Watch how a western banded gecko takes down a scorpion

These lizards violently shake their venomous prey into submission

Western banded geckos, like the one shown here, aren’t known as fearsome predators. But these lizards sometimes feast on scorpions.

SDSU Clark Lab

Never underestimate a western banded gecko. These small lizards don’t look like they’d win in a fight. But new videos reveal how these unassuming creatures make a meal out of venomous scorpions. Researchers shared footage of the showdowns in the March Biological Journal of the Linnean Society

To take down scorpions, western banded geckos (Coleonyx variegatus) fight dirty. One of these lizards will bite a scorpion, then thrash its head and upper body back and forth. This assault body-slams the scorpion against the ground.

“The behavior is so fast that you can’t see what’s actually happening,” says Rulon Clark. He’s a biologist at San Diego State University in California. “[You] see the gecko lunge and then see this crazy blur of motion.” He likens it to “trying to watch the wings of a hummingbird.” Clark’s team had to use high-speed videos to get the play-by-play.

Watch how seemingly mild-mannered western banded geckos get the upper hand (or jaw) with scorpions.

Clark first noticed geckos attacking scorpions in the 1990s. Back then, he was doing fieldwork in the Sonoran Desert near Yuma, Ariz. Later, Clark returned with colleagues to study kangaroo rats and rattlesnakes. The team took the opportunity to also film desert geckos at night. Cameras captured showdowns between western banded geckos and dune scorpions (Smeringurus mesaensis). Clark’s group also filmed geckos snarfing up harmless critters. Those snacks included field crickets and sand roaches. This revealed how geckos behaved toward less fearsome prey.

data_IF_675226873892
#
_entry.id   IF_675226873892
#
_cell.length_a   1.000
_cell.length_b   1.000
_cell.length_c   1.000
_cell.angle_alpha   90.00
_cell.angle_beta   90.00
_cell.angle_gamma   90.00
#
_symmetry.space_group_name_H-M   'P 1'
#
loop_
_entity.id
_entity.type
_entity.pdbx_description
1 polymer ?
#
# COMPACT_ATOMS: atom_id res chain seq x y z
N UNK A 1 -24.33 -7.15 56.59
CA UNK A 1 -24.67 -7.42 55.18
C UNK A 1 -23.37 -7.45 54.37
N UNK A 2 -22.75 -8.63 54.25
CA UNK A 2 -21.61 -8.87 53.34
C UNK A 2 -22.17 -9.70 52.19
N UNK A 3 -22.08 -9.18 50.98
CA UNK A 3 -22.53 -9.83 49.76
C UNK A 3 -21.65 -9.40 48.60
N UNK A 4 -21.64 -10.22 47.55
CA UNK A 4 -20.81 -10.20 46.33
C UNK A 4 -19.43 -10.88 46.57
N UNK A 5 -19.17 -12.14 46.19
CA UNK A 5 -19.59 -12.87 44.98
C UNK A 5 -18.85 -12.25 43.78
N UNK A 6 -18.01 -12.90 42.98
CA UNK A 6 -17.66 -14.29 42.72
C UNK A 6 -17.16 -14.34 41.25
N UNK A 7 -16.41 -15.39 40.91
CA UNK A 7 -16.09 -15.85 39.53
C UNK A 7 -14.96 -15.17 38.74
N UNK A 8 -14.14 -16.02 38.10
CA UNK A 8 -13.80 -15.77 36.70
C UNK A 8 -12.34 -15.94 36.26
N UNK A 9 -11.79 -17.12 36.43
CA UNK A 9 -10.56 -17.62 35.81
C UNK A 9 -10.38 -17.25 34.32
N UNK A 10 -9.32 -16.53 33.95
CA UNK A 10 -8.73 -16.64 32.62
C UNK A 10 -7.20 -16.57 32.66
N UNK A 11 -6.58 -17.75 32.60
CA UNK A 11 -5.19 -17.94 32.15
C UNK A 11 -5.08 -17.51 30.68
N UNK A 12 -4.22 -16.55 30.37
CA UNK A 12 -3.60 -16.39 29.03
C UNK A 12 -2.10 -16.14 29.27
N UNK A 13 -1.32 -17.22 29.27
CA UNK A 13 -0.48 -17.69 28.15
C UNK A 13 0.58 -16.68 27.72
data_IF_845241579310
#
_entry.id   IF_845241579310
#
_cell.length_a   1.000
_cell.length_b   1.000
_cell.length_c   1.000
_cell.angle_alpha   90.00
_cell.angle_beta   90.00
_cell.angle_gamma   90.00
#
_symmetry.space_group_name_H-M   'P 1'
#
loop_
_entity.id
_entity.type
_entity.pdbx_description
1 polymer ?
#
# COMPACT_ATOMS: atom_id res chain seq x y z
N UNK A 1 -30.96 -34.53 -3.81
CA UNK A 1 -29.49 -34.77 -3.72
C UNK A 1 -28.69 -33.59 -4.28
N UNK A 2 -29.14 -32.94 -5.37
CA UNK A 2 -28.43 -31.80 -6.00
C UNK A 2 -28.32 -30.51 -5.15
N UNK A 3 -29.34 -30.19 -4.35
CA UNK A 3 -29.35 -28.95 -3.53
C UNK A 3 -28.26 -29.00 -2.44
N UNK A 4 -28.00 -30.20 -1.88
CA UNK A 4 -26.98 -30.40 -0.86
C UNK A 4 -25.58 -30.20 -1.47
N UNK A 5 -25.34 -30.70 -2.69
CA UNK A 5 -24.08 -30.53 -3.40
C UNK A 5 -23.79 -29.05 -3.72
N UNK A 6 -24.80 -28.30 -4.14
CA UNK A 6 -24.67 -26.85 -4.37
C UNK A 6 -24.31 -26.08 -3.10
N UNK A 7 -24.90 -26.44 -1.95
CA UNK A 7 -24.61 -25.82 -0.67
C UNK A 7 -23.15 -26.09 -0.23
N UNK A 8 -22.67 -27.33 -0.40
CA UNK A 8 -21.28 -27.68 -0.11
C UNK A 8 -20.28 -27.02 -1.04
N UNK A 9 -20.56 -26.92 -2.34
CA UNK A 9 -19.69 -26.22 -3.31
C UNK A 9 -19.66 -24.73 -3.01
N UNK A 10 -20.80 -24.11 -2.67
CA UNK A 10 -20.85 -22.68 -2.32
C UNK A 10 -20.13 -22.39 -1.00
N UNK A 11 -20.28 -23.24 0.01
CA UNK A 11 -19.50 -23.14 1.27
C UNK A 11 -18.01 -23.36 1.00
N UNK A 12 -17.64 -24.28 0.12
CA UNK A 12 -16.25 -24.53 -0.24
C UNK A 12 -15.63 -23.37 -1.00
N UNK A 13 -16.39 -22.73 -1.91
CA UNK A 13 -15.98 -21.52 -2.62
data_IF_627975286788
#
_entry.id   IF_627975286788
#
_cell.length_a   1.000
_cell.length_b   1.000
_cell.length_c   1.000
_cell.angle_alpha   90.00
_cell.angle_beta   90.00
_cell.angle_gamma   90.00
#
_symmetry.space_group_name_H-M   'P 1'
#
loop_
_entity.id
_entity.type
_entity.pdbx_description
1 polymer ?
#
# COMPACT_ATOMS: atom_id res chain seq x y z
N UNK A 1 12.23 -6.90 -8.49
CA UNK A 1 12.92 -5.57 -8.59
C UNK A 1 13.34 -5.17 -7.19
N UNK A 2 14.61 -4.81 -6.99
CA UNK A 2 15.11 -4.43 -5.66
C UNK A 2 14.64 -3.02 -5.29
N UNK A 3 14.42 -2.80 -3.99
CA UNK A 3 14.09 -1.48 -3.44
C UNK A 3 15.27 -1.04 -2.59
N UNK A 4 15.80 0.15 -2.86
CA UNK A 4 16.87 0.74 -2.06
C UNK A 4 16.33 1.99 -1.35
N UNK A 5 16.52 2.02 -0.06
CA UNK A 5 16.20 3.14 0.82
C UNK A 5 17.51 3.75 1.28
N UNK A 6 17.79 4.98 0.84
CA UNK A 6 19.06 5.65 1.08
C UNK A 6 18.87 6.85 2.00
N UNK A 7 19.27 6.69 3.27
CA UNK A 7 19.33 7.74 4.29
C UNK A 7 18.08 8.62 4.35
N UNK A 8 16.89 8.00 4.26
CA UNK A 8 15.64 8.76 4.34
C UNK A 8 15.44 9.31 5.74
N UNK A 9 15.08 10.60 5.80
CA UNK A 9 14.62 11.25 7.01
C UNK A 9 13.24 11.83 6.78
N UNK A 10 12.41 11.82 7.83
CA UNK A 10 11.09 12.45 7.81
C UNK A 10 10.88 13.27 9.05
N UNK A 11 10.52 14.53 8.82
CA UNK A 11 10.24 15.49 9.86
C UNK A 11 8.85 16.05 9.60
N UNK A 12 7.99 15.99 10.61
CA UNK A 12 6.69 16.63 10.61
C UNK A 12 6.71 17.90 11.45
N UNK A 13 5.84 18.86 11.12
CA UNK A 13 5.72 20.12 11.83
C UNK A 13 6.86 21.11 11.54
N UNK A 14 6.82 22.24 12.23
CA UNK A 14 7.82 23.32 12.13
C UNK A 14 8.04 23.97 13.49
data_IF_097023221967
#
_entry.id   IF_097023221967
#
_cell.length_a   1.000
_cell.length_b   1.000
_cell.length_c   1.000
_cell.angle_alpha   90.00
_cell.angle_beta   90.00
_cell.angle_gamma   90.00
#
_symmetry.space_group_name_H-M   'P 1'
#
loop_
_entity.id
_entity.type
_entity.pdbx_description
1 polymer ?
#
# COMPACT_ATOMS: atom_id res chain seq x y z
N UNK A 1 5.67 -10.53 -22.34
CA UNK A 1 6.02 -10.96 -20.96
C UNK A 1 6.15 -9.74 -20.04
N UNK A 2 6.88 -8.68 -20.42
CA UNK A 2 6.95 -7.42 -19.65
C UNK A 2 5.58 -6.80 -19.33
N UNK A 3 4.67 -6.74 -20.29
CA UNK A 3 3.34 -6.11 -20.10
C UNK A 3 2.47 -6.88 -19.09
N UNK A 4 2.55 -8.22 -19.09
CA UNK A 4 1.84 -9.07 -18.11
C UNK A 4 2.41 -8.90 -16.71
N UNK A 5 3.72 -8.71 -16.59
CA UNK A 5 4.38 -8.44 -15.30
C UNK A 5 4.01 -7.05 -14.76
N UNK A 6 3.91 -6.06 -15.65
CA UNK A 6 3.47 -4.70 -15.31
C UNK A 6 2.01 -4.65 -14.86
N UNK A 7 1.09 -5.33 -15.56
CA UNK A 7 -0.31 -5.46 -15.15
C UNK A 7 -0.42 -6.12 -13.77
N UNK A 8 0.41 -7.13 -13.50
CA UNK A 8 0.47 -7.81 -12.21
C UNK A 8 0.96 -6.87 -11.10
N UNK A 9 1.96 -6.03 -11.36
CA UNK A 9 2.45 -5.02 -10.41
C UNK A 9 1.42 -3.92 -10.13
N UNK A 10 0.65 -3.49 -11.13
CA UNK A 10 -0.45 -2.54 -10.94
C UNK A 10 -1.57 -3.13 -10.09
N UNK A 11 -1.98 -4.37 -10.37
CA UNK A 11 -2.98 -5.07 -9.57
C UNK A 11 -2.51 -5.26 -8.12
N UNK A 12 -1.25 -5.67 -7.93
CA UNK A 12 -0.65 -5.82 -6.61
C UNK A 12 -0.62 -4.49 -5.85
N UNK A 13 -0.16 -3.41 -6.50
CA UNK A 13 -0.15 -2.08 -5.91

To feed, geckos normally lunge out and chomp down on their prey, says Clark. With scorpions, after that first lunge it’s totally different. Their strategy of whipping scorpions back and forth is not unique. Some other carnivores shake their food like this, too. For instance, dolphins shake (and toss) octopuses around before eating them.

But it was surprising to see such behavior from western banded geckos. These delicate, cold-blooded animals are not known for speed. That they can thrash around so quickly and violently is impressive, Clark says. Videos show geckos whipping back and forth 14 times per second!

Whiptail lizards also violently shake scorpions. Their shaking speed is unknown. Similar behavior is seen in songbirds called loggerhead shrikes. Those birds sling larger predators in circles 11 times per second. The closest known match to geckos’ shaking speed is small mammals shaking themselves dry. Guinea pigs clock in at around 14 shakes per second.

It’s unclear how often geckos feast on scorpions. Also unknown: How often do geckos kill the scorpion before swallowing it? Does the gecko damage its foe’s stinger? Does all of that thrashing reduce the amount of venom a scorpion can inject if it manages to stick the gecko? These finer details remain mysteries.

Helen Thompson is the associate digital editor at Science News. She has undergraduate degrees in biology and English from Trinity University and a master’s degree in science writing from Johns Hopkins University.

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